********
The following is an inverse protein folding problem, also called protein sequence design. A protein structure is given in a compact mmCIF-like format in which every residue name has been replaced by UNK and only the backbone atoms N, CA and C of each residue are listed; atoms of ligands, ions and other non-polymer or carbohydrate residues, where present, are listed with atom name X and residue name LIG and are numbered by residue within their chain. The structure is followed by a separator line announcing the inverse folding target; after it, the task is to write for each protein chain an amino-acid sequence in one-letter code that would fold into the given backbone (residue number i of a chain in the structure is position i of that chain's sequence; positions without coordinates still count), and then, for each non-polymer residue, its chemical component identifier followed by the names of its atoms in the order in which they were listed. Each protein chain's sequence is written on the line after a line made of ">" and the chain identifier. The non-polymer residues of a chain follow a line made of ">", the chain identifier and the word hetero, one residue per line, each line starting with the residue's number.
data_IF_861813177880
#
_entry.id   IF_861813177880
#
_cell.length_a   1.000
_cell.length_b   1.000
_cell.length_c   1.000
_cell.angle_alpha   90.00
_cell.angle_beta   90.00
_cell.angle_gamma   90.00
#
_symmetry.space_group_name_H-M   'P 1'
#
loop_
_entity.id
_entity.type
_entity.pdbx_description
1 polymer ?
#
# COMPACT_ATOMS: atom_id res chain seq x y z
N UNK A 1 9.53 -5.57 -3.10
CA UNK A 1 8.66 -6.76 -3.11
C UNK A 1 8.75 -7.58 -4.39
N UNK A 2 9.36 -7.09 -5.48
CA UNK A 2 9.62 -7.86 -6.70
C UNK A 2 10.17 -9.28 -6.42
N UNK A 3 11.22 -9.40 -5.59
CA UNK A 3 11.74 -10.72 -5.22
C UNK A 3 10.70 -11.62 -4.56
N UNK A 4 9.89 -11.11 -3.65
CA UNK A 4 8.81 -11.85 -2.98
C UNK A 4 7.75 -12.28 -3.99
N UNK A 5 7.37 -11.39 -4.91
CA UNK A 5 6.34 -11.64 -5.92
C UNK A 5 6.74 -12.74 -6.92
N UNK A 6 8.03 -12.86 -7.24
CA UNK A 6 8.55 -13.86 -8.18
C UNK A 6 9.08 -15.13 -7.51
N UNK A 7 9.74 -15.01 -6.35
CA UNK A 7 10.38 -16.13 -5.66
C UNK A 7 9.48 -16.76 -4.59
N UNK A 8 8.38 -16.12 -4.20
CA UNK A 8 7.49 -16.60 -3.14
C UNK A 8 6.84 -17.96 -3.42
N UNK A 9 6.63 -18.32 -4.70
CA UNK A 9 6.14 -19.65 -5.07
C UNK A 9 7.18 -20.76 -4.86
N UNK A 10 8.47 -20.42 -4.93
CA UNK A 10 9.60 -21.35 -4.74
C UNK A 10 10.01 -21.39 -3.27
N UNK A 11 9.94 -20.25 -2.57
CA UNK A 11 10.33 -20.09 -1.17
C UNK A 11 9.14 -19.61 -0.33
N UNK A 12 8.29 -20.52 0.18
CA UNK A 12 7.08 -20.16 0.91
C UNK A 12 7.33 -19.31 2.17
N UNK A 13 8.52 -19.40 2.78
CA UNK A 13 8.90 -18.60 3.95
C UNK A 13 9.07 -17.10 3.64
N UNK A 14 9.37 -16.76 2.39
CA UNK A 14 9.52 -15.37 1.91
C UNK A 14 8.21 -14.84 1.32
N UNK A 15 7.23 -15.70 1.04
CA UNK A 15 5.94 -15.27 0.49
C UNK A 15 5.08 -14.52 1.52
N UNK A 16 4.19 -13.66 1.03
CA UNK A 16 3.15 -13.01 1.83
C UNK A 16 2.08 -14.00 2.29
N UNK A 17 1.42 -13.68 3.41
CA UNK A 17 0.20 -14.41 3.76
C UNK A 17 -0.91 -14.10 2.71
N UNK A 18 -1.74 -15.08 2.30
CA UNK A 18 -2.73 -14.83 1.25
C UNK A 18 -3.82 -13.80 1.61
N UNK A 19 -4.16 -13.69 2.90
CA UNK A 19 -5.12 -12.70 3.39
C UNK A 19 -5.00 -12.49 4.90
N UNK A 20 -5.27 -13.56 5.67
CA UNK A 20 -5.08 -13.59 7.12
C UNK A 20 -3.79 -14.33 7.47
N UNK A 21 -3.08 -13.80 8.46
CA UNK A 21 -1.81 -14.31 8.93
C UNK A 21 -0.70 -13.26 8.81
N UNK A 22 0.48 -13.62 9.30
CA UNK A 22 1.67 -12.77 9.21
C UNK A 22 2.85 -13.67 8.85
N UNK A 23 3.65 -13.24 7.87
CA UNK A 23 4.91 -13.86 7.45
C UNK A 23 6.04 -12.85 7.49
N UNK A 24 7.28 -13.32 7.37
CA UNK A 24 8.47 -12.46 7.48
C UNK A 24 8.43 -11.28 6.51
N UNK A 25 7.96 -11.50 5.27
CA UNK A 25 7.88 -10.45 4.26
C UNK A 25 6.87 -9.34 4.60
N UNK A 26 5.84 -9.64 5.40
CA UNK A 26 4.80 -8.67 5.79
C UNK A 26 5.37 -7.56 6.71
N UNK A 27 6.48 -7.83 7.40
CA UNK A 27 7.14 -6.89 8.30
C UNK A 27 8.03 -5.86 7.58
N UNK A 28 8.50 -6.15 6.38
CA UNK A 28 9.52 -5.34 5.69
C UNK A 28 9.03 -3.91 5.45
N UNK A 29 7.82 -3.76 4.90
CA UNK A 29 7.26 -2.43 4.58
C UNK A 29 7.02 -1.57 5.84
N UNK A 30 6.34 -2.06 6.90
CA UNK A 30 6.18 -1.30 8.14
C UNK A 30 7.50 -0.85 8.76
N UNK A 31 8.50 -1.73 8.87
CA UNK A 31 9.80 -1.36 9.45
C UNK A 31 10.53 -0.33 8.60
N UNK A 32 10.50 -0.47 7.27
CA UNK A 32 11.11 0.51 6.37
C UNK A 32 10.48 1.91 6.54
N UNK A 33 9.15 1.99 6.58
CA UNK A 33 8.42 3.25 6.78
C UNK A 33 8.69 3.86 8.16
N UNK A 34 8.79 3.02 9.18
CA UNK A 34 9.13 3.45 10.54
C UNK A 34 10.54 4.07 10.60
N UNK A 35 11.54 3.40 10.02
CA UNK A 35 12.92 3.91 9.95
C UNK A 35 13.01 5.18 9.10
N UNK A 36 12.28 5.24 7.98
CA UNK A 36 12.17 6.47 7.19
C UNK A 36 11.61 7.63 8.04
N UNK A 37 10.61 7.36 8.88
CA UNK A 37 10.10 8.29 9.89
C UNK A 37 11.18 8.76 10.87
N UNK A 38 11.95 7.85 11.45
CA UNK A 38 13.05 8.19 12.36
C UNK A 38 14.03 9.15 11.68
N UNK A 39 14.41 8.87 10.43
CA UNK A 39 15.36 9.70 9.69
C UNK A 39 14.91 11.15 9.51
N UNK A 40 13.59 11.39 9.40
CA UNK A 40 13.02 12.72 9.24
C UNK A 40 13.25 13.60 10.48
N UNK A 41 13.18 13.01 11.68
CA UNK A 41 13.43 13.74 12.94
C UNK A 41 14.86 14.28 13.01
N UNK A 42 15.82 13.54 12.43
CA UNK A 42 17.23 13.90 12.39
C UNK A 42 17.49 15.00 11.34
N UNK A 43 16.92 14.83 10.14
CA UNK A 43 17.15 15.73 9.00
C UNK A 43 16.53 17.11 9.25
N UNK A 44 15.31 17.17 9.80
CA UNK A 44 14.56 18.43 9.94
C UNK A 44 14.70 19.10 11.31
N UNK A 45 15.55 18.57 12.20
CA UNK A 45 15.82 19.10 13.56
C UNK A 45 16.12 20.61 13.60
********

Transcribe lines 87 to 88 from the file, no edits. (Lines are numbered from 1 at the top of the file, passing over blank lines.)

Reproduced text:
C UNK A 22 2.85 -13.67 8.85
N UNK A 23 3.65 -13.24 7.87